contact_arrow down_arrow down_arrow2 europe facebook instagram left_arrow left_arrow2 logo_menu markets measurement menu models money play right_arrow right_arrow2 contact_arrow twitter up_arrow up_arrow2 vimeo exchange

SUMMARY

Plymouth City Council has developed a systems-based approach to supporting people with complex needs through the use of an Alliance Contact.

Traditionally, contracts had been commissioned in separate silos, often resulting in duplication, inefficiencies and poor outcomes for the person using multiple services. Twenty five contracts spanning substance misuse and homelessness were aligned under the co-produced Alliance model.

Using an Alliance model, the focus is on creating systemic change to support a new relational way of working that really meets human needs. Partners share responsibility for achieving outcomes and are mutually supportive, making decisions based on the best outcome for the service user.

The Alliance was awarded a single contract by Plymouth City Council for the provision of support for people who have needs in relation to homelessness and may also have support needs around substance misuse, mental health, offending and risk of exploitation. 

The Plymouth Alliance has made significant progress in process of transformation during its first year of operation and has been fundamental in providing support during the Covid-19 crisis.   

BACKGROUND

The Plymouth Alliance contract focuses specifically on supporting people with complex needs. These are adults who experience several problems at the same time: for example, mental health problems, substance misuse, homelessness and offending, resulting in them living chaotic lives. In turn, there will also be a negative impact on families and communities and very often there is ineffective contact with the services there to support such people.

A review of how support had previously been provided demonstrated uncomfortable truths for commissioners and services.

Commissioning had been seen as a top-down, opaque and disempowering process, with a master servant relationship rather than an inclusive partnership between commissioners, services and people using services, as well as their families and communities. Commissioning was carried out in silos with little regard to what other silos were doing. It was commissioning for near horizons rather than as part of a long-term strategy and commissioning was seen as a problem setter, rather than a problem solver.

Service users often felt done to, rather than worked with, and as a result, felt disempowered and marginalised. There was a mismatch between what workers valued about their work and what consumers valued: specialism and expertise versus authenticity, warmth and persistence. Services were largely unaware of the detail of what other services provided. The services collaborated by exception not by default.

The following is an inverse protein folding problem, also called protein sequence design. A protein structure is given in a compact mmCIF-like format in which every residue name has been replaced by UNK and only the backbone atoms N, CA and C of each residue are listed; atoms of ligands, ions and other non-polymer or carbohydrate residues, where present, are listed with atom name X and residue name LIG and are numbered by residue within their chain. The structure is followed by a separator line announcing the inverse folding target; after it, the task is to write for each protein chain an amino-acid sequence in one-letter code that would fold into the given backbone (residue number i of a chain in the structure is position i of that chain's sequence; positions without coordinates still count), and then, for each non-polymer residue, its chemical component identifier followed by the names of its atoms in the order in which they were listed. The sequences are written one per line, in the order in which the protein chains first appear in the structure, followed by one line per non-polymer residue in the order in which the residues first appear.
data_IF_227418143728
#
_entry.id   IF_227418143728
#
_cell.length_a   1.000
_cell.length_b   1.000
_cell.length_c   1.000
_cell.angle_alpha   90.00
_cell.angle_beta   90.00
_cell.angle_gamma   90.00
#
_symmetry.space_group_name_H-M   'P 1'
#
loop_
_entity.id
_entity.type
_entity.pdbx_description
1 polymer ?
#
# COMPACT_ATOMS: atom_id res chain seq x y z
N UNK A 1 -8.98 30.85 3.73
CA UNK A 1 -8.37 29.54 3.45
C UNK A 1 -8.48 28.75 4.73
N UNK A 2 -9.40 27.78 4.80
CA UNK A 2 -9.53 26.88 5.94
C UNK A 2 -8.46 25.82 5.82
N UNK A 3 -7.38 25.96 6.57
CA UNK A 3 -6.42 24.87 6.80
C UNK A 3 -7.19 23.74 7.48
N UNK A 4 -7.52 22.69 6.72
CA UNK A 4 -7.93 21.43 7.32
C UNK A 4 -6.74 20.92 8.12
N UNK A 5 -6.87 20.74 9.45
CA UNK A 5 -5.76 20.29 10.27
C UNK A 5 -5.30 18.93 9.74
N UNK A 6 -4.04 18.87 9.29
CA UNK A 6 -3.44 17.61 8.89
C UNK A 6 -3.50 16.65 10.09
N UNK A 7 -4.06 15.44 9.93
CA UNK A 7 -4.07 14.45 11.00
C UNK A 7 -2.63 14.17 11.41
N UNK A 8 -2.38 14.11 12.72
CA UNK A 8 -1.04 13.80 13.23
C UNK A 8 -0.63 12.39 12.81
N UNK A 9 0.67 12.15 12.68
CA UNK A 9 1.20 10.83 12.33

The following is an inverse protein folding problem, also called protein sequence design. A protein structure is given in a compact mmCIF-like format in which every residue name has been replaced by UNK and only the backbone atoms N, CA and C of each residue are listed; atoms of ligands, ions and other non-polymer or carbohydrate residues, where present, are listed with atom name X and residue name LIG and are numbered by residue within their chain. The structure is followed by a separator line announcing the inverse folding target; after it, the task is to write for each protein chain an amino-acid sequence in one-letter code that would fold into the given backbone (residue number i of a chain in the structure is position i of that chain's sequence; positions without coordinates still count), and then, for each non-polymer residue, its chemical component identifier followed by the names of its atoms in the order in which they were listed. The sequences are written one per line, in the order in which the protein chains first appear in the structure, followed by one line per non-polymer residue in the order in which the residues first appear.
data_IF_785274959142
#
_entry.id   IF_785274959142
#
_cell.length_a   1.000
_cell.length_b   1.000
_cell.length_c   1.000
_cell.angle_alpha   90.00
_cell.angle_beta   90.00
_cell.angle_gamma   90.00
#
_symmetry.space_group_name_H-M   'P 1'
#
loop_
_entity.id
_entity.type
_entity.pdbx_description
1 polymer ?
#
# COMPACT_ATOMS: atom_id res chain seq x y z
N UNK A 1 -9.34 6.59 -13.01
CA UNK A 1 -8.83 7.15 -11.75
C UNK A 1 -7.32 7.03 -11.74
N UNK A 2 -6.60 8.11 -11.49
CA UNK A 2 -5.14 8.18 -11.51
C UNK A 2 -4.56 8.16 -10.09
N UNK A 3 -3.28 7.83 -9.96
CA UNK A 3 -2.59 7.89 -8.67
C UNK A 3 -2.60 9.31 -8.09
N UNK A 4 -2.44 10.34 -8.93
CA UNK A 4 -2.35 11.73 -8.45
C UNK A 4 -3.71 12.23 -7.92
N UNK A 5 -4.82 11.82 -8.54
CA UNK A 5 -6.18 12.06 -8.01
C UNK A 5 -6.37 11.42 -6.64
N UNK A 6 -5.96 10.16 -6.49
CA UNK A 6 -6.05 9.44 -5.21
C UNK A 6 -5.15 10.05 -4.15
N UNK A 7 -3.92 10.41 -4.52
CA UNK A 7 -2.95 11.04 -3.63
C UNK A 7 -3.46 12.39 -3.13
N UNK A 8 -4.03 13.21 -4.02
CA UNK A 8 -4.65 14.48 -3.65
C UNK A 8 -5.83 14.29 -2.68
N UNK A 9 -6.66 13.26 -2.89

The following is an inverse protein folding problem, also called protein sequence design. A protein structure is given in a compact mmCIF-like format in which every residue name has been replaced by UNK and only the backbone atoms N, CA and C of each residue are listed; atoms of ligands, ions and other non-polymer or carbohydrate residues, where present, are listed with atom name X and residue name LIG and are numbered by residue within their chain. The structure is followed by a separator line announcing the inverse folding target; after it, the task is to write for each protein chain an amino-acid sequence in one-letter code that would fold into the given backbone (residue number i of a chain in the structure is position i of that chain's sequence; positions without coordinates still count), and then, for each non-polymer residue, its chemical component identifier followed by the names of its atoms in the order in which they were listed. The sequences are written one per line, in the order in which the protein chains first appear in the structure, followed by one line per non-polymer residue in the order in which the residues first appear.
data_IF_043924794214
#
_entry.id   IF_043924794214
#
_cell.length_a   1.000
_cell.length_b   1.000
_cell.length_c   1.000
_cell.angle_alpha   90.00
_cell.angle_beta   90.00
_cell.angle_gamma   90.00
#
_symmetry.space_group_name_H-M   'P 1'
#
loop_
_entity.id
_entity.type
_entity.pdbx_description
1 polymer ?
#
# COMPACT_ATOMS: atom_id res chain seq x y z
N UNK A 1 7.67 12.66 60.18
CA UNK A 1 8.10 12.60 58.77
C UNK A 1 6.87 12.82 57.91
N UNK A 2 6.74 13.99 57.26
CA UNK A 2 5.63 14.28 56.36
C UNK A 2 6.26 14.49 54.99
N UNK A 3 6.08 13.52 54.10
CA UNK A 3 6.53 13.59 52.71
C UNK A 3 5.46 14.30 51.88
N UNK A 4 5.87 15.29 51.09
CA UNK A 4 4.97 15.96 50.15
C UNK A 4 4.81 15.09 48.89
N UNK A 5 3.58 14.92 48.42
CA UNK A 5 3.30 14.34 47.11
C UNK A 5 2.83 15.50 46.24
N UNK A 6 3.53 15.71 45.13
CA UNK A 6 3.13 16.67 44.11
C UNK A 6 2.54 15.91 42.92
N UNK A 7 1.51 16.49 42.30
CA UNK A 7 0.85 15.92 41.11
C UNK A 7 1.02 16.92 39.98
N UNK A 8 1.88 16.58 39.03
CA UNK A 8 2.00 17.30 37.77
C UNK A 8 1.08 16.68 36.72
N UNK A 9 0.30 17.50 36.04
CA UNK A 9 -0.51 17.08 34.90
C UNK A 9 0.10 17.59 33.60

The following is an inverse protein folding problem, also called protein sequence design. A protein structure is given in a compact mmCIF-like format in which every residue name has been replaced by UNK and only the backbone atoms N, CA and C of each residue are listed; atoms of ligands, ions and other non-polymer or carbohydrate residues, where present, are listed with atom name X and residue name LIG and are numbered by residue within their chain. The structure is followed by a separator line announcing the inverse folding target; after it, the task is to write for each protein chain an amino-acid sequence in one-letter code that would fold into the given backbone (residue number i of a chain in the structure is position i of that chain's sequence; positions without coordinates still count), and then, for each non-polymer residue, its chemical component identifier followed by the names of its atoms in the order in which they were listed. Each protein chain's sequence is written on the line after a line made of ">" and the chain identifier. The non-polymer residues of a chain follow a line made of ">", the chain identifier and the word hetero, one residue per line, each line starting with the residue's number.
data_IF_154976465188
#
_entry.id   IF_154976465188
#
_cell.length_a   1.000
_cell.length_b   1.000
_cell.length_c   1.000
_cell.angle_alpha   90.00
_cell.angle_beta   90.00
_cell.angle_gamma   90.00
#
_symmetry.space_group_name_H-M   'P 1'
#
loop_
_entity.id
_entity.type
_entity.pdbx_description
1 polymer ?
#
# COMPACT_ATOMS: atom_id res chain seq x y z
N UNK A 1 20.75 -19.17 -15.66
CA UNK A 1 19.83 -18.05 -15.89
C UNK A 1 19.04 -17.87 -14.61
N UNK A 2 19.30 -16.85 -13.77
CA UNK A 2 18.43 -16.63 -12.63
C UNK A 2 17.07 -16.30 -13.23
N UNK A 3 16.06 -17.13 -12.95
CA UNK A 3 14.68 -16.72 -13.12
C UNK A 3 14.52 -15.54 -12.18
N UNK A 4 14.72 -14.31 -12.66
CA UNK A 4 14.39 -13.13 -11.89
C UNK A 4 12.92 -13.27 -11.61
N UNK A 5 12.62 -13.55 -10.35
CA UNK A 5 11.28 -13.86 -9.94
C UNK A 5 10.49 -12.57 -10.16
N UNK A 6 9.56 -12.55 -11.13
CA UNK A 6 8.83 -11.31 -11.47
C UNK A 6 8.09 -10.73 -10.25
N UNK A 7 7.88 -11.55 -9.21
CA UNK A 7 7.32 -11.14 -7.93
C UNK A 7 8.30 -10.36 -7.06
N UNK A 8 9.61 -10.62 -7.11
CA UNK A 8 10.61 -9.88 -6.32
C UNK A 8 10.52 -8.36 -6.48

This work challenged commissioners and services to work together and in collaboration with people using the services. It showed there was a need for an iterative process to develop a new approach and for checking back with stakeholders regularly through the commissioning process.

It opened the way for the prospect of a whole system of service, designed around the needs of people, rather than a fragmented market built around the needs of commissioners and services.

Developing a new partnership approach

Initially a year of systems leadership work took place with lots of appreciative enquiry, based on personal story telling.

Commissioners, the voluntary and community sector collaborated and cooperated with a view to transformation. They participated in themed group activities, learning labs, and worked alongside one another in a sharing environment. Structures were only set up that could support a new culture.

The Decision: an ALLIANCE CONTRACT

The new complex needs model was co-designed by people who use the services, commissioners, the voluntary and community sector.

It enables people to be supported flexibly, receiving the right care, at the right time, in the right place. Its focus is on creating systemic change: changes to culture, funding structures, commissioning and policy that will support a new way of working.

The Plymouth Alliance has eight member organisations including the Council and seven other social enterprises and charities. All share responsibility for achieving outcomes and are mutually supportive, making decisions based on the best outcome for the service user.

The Alliance can be viewed as a virtual organisation, where partners work collectively to create a collaborative environment without the need for a new organisational form. All parties are working to the same outcomes and are signed up to the same success measures. It is a relationship based on trust, transparency and collective accountability and the Local Authority is a member of the leadership team, enabling it to have an active role in the development of the Alliance.

The Alliance Contract had a first year budget of £7.7m. The initial contract was for five years (from 2019) with a potential for extension to ten.

FORMAL PROCESS

Having decided to go down the route of an Alliance contract, the process took about year.  A competitive procurement was run as a one stage process incorporating a Supplier Questionnaire (SQ) and Invitation to submit Initial Tenders (ISIT) followed by an Invitation to submit Final Tenders (ISFT).

The SQ included both mandatory (pass or fail) and evaluated questions.

One SQ was received from each member of the Plymouth Alliance. All of them exceeded the minimum requirements and therefore the Plymouth Alliance proceeded to have their ISIT evaluated.

The submitted tender was evaluated by a team of individuals with various skill sets from across Plymouth City Council and NEW Devon CCG, in order to ensure both transparency and robustness.